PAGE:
Tag Archives: positive changes

Looking Back

As I have grown older and I am now embarking on a new decade, I find myself looking back. I am fondly reliving the things I did, wondering at the choices I made and remembering the incredible things I have seen. I have had a good life. But here’s the thing:  why am I looking back? It’s fun to reminisce but I should be looking forward and planning the next adventure. I should, but I don’t.

Now granted, due to my recent illness there are changes in my life that I’m having to get used to. And yes, that will probably take time. I’m not old! I’m older. I’m older than I was and not as old as I will be. At least that’s my story and I’m sticking to it!

I do find that when people reach a certain age (and that age changes individually) they seem to spend far more time in the past then they do in the future. I don’t want to be one of those people. I don’t want to get so lost in the joys and successes of my past that I miss out on making any new ones. That is so sad. I know individuals in their 70s, 80s and even the 90s who are making plans, enjoying life. They are actually living their life. They are not sitting on their proverbial laurels and wallowing in the past, they are making new memories! I admire that and I can’t figure out why I’m not doing it!

At this point I have to make a confession:  I am not a patient person. Oh, I love to sit quietly and read a book from cover to cover but when I do . . . do not interrupt! I find it difficult to watch a movie, unless it is incredibly engrossing, without doing something else at the same time. I expected to be able to do exactly what I was doing before I went into hospital. I’m also little thick. (I do hate the word stupid but sometimes I do a really good imitation)

My reality has changed. I’m not as strong as I was. I require more care, more assistance. So changes have to be made.  I can do that. Trouble is coordinating everybody else. I do have plans in my head I can’t quite get everyone else to see. But it is good. I just need to be patient.

And I really do need to stop remembering that idyllic weekend in northern Ontario sitting on a rock overlooking the lake. He was 6 foot two, curly blond hair, broad-shoulders, hands that . . . Good girls don’t kiss and tell!

He Said, She Said

I was walking down the street the other day, (yes, I say walking even though I’m in a wheelchair) and I heard something very interesting. I was not intending to listen to a conversation, but it is inevitable when large groups of people are together. The conversation went something like this:

“He’s going to kill again!”

“He doesn’t mean to, he doesn’t know any better.”

Now at this point it did cross my mind that perhaps this was a conversation for the police to hear. And yes, I slowed my forward motion just a tad so I could hear the rest of the conversation. Again, it crossed my mind that this might be a stupid thing to do as perhaps I didn’t want to be a witness to a crime? But Curiosity will always win. After all, I might get a great story out of this!

I did sneak a peek at the two individuals who were speaking. I might be called to identify against them. They seemed to be in their mid 30s, well dressed, well spoken (except for the allegedly illegal crime). They didn’t seem to be in any great hurry and it was the perfect day for loitering. I also wasn’t in any hurry and besides, Curiosity!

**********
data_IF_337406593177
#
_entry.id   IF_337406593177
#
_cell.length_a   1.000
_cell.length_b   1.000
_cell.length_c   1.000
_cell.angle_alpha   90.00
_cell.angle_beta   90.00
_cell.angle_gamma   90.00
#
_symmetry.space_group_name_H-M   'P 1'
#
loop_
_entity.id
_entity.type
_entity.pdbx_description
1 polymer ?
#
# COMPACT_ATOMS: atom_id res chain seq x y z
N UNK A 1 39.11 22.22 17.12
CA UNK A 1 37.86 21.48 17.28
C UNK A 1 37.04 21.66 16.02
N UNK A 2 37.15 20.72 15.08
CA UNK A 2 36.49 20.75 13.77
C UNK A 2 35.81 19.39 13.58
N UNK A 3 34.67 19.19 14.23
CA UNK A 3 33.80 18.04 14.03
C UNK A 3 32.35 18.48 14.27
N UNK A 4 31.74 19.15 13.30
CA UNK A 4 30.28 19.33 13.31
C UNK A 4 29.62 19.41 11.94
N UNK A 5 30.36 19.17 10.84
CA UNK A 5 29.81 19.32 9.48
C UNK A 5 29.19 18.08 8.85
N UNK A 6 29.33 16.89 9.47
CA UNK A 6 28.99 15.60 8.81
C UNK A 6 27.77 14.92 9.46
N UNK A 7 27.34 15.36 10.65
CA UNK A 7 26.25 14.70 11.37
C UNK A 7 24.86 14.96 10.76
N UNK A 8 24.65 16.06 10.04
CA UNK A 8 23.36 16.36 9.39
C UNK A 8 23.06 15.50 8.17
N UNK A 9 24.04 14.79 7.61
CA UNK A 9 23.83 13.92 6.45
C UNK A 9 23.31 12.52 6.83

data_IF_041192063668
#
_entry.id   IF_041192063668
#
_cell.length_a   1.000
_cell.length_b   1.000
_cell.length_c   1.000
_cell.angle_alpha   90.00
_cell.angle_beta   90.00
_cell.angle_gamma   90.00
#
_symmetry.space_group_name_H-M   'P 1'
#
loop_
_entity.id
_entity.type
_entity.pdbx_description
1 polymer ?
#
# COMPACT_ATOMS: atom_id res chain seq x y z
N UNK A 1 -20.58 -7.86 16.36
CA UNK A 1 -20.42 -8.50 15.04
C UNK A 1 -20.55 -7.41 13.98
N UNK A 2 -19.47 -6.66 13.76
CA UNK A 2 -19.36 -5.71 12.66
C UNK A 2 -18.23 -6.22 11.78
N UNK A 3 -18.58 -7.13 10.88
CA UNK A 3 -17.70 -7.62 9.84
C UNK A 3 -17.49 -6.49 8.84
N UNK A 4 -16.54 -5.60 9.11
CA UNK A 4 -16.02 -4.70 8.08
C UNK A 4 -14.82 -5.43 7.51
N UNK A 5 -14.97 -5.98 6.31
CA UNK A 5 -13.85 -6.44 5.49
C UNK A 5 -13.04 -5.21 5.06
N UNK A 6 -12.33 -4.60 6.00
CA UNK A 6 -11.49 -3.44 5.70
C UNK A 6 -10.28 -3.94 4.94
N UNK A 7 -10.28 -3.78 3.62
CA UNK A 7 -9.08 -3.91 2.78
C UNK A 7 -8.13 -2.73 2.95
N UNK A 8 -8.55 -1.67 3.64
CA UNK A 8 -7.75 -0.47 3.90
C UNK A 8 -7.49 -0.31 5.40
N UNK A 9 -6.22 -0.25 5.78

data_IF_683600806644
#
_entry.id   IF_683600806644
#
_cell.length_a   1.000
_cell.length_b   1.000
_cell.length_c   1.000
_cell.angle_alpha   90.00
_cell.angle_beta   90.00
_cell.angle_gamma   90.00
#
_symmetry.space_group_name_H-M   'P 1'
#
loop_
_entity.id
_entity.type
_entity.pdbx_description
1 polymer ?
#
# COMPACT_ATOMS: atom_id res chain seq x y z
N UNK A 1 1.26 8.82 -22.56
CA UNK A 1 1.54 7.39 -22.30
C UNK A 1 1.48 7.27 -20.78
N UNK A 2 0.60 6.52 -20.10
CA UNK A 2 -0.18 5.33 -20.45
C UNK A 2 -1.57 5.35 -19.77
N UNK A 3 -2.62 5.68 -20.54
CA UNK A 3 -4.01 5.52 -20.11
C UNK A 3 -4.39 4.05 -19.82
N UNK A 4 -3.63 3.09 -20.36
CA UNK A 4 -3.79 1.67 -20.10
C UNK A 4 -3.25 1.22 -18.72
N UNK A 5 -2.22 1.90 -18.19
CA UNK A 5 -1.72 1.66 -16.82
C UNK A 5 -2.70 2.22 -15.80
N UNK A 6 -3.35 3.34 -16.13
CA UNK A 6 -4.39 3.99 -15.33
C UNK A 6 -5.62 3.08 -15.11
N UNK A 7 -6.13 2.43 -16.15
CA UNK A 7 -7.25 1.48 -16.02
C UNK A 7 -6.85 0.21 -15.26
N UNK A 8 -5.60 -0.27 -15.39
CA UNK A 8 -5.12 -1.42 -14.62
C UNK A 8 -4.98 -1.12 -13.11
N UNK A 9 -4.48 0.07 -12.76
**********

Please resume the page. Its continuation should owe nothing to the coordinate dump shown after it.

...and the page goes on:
It was also at that point that I started to wonder about all the conversations we hear, whether intentionally or not and just how they affect us. This conversation got my creative juices on high alert. Was there a story here that I could tell (fictionally of course)? It was starting to sound like a movie of the week or maybe a series! I really needed to hear more!

The conversation continued and while I was enlightened as to the actual topic, I was also crestfallen. My creative juices had a little too much vinegar in them.

“I gave him a book on how to do it. He didn’t read the book.”

“He’s not a reader. He figures everybody should know how to grow tomatoes­, but he doesn’t.”

They were talking about tomato plants! I tried very hard not to be heard laughing as I went on my merry way. At the very least I got something to write about for my Sunday post. And I should not have been so quick to judge something I did not understand. I think that’s a little more common than we would like.

 

Rattling

 

 

Have you ever had a poem,

Rattling round your head?

The moment that you write it down,

Damn! That puppy’s dead!

 

You hear the words internally,

The rhyming is so fine.

But when it’s on the paper,

It’s just a bloody crime!

 

My silly brain is addled

I can’t forget your face.

Or am I just remembering

Another in your place?

 

Life is such a crazy thing,

We live from day to day.

Writing is really what I do

For me to have my say!

 

Now I wrestle with my words.

I’ll make that poem work!

If I don’t then I’ll just say:

It’s just a silly quirk!

Hubris

 

It’s a funny old word, not widely used but I think we see way too many examples of it every day.  The Great Sage GOOGLE says:

hu·bris

/ˈ(h)yo͞obrəs/

noun

  1. excessive pride or self-confidence.

“the self-assured hubris among economists was shaken in the late 1980s”

synonyms:

arrogance, conceit, conceitedness, haughtiness, pride, vanity, self-importance, self-conceit, pomposity, superciliousness, feeling of superiority.